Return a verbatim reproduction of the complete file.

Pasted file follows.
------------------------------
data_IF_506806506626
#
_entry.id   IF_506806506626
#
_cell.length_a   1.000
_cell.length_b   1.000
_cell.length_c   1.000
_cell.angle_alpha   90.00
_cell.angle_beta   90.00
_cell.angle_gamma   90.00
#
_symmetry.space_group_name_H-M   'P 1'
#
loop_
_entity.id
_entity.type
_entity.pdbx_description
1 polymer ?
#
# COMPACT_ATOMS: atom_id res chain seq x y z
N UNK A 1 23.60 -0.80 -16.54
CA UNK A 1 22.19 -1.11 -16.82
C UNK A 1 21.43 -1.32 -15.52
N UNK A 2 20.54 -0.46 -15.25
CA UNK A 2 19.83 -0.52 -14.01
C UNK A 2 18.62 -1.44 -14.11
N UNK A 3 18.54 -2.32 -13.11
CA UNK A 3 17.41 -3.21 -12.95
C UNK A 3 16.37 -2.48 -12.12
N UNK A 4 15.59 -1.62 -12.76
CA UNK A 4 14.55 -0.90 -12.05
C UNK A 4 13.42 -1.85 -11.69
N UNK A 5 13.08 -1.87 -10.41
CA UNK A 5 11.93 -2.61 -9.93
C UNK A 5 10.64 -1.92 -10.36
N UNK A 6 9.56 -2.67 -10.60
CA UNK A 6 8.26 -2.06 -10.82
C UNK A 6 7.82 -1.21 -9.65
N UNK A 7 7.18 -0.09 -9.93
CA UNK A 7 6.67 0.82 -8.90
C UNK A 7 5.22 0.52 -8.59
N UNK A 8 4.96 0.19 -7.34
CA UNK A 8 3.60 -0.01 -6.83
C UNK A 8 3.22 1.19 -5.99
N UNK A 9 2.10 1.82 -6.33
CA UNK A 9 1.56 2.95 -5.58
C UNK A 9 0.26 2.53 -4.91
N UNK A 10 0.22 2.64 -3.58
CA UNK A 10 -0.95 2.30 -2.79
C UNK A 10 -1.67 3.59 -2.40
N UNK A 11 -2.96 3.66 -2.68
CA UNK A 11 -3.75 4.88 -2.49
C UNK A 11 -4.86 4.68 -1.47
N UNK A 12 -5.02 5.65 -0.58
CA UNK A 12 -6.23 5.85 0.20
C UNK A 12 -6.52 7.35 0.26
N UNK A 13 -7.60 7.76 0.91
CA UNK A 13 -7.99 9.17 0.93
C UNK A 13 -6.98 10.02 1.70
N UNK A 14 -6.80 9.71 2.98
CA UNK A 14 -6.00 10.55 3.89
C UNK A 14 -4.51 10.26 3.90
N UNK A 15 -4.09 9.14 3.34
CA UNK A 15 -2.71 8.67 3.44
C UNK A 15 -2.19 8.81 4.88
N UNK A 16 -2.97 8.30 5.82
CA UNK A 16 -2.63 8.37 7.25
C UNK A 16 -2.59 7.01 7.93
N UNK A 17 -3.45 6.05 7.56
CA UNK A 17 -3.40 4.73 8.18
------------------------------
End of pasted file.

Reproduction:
data_IF_506806506626
#
_entry.id   IF_506806506626
#
_cell.length_a   1.000
_cell.length_b   1.000
_cell.length_c   1.000
_cell.angle_alpha   90.00
_cell.angle_beta   90.00
_cell.angle_gamma   90.00
#
_symmetry.space_group_name_H-M   'P 1'
#
loop_
_entity.id
_entity.type
_entity.pdbx_description
1 polymer ?
#
# COMPACT_ATOMS: atom_id res chain seq x y z
N UNK A 1 23.60 -0.80 -16.54
CA UNK A 1 22.19 -1.11 -16.82
C UNK A 1 21.43 -1.32 -15.52
N UNK A 2 20.54 -0.46 -15.25
CA UNK A 2 19.83 -0.52 -14.01
C UNK A 2 18.62 -1.44 -14.11
N UNK A 3 18.54 -2.32 -13.11
CA UNK A 3 17.41 -3.21 -12.95
C UNK A 3 16.37 -2.48 -12.12
N UNK A 4 15.59 -1.62 -12.76
CA UNK A 4 14.55 -0.90 -12.05
C UNK A 4 13.42 -1.85 -11.69
N UNK A 5 13.08 -1.87 -10.41
CA UNK A 5 11.93 -2.61 -9.93
C UNK A 5 10.64 -1.92 -10.36
N UNK A 6 9.56 -2.67 -10.60
CA UNK A 6 8.26 -2.06 -10.82
C UNK A 6 7.82 -1.21 -9.65
N UNK A 7 7.18 -0.09 -9.93
CA UNK A 7 6.67 0.82 -8.90
C UNK A 7 5.22 0.52 -8.59
N UNK A 8 4.96 0.19 -7.34
CA UNK A 8 3.60 -0.01 -6.83
C UNK A 8 3.22 1.19 -5.99
N UNK A 9 2.10 1.82 -6.33
CA UNK A 9 1.56 2.95 -5.58
C UNK A 9 0.26 2.53 -4.91
N UNK A 10 0.22 2.64 -3.58
CA UNK A 10 -0.95 2.30 -2.79
C UNK A 10 -1.67 3.59 -2.40
N UNK A 11 -2.96 3.66 -2.68
CA UNK A 11 -3.75 4.88 -2.49
C UNK A 11 -4.86 4.68 -1.47
N UNK A 12 -5.02 5.65 -0.58
CA UNK A 12 -6.23 5.85 0.20
C UNK A 12 -6.52 7.35 0.26
N UNK A 13 -7.60 7.76 0.91
CA UNK A 13 -7.99 9.17 0.93
C UNK A 13 -6.98 10.02 1.70
N UNK A 14 -6.80 9.71 2.98
CA UNK A 14 -6.00 10.55 3.89
C UNK A 14 -4.51 10.26 3.90
N UNK A 15 -4.09 9.14 3.34
CA UNK A 15 -2.71 8.67 3.44
C UNK A 15 -2.19 8.81 4.88
N UNK A 16 -2.97 8.30 5.82
CA UNK A 16 -2.63 8.37 7.25
C UNK A 16 -2.59 7.01 7.93
N UNK A 17 -3.45 6.05 7.56
CA UNK A 17 -3.40 4.73 8.18